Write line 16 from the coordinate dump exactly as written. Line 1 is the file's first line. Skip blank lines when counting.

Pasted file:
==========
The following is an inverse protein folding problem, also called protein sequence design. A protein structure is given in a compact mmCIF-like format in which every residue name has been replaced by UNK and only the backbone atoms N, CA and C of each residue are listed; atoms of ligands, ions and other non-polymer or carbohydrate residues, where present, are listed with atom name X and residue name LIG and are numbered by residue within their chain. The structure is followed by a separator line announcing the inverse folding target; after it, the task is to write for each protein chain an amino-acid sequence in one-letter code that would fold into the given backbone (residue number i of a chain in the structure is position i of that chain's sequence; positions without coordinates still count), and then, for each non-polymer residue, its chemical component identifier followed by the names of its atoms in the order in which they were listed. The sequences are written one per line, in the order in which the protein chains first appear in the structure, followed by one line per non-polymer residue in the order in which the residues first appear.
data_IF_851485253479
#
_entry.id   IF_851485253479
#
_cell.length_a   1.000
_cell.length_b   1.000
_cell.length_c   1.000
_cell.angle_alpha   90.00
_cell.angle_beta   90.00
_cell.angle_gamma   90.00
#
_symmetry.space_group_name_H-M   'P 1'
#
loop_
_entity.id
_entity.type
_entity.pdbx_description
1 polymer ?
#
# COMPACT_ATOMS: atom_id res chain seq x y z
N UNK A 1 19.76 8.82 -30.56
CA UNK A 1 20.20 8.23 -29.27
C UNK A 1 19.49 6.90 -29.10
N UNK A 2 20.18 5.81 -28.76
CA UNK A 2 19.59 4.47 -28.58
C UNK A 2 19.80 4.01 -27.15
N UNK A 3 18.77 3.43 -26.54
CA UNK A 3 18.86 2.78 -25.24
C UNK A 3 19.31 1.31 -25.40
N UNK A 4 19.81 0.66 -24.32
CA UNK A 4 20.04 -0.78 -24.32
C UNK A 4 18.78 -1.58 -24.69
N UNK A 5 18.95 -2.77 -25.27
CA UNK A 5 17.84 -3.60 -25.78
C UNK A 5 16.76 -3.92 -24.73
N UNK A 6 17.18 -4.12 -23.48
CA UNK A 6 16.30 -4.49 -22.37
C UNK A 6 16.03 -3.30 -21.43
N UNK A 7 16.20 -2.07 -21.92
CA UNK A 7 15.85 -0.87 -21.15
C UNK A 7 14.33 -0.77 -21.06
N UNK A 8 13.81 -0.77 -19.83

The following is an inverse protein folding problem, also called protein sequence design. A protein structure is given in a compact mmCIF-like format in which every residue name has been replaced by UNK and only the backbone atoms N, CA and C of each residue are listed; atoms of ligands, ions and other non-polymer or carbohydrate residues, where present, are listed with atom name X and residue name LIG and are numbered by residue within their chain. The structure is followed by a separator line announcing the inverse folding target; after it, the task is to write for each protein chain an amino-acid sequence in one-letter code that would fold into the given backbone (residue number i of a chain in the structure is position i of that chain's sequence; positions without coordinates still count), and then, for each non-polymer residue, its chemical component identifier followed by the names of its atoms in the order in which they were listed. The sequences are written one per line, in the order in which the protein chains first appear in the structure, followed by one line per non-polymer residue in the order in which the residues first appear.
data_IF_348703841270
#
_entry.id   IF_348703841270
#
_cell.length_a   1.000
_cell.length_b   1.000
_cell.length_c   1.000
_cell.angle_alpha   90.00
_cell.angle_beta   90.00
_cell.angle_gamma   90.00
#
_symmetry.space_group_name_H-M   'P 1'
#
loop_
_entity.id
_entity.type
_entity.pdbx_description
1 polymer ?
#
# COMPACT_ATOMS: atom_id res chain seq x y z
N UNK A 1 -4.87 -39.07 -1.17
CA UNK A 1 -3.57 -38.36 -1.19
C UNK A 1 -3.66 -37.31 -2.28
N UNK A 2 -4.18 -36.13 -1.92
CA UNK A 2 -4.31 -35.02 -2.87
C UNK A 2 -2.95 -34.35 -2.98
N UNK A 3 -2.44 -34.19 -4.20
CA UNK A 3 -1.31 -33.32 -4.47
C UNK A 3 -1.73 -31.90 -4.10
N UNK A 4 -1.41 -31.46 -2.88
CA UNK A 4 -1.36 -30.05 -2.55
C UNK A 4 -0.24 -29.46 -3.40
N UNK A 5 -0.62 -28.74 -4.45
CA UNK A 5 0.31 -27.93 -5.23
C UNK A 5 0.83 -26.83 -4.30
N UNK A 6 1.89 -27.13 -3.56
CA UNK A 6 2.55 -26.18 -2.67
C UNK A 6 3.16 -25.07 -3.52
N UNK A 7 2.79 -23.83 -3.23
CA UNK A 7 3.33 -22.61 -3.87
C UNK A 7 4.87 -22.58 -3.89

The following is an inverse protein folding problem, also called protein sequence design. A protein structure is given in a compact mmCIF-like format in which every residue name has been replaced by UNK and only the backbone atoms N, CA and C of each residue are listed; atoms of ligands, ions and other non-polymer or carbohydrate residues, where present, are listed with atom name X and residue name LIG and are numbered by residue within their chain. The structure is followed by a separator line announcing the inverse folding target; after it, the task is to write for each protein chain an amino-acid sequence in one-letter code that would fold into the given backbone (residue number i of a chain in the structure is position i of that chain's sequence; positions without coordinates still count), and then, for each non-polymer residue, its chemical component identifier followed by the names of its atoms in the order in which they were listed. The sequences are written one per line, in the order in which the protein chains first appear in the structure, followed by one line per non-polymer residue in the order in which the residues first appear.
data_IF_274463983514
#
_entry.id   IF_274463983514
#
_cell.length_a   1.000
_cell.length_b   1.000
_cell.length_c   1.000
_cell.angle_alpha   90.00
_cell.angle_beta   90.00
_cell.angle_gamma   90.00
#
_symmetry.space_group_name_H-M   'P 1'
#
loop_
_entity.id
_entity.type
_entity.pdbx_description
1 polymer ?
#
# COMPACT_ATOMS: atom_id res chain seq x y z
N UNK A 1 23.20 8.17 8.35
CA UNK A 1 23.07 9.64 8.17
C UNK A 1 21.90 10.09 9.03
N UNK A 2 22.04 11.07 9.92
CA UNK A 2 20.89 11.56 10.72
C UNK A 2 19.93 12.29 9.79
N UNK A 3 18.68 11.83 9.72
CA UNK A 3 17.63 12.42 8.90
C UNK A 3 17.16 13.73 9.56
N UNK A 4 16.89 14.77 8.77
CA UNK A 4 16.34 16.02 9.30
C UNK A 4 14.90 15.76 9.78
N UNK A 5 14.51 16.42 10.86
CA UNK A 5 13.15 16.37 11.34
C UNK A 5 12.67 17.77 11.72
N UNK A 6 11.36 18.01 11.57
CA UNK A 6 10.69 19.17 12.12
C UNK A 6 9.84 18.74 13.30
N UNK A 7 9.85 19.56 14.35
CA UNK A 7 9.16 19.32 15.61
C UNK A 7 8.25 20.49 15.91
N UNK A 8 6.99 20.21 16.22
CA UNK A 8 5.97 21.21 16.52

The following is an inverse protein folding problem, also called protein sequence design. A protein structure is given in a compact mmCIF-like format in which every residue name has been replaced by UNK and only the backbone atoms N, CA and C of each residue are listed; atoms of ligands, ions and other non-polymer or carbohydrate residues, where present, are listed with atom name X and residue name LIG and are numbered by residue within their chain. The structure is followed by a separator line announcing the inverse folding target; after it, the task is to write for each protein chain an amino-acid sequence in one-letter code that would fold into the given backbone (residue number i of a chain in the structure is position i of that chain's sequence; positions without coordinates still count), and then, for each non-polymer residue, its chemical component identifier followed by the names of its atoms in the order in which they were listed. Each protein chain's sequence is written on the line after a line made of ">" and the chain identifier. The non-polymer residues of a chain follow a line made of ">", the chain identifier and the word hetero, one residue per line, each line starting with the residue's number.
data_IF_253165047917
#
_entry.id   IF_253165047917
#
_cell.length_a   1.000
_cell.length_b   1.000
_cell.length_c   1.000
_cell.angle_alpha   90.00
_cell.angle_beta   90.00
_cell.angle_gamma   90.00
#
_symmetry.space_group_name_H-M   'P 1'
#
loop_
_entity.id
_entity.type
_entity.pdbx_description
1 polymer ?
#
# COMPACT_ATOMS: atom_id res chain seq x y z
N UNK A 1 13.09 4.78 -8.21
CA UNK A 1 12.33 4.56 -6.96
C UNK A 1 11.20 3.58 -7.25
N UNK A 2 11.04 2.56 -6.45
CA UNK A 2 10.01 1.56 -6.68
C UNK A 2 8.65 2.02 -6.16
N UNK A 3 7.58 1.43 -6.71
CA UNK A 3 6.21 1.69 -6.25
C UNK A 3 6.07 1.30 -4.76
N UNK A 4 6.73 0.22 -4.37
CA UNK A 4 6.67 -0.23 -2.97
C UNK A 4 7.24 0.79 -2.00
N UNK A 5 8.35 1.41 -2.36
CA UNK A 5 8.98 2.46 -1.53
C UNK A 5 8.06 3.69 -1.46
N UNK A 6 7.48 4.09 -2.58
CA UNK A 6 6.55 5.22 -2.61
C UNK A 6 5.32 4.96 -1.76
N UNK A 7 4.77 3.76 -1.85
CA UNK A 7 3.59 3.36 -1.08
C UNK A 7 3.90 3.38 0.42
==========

_entity.id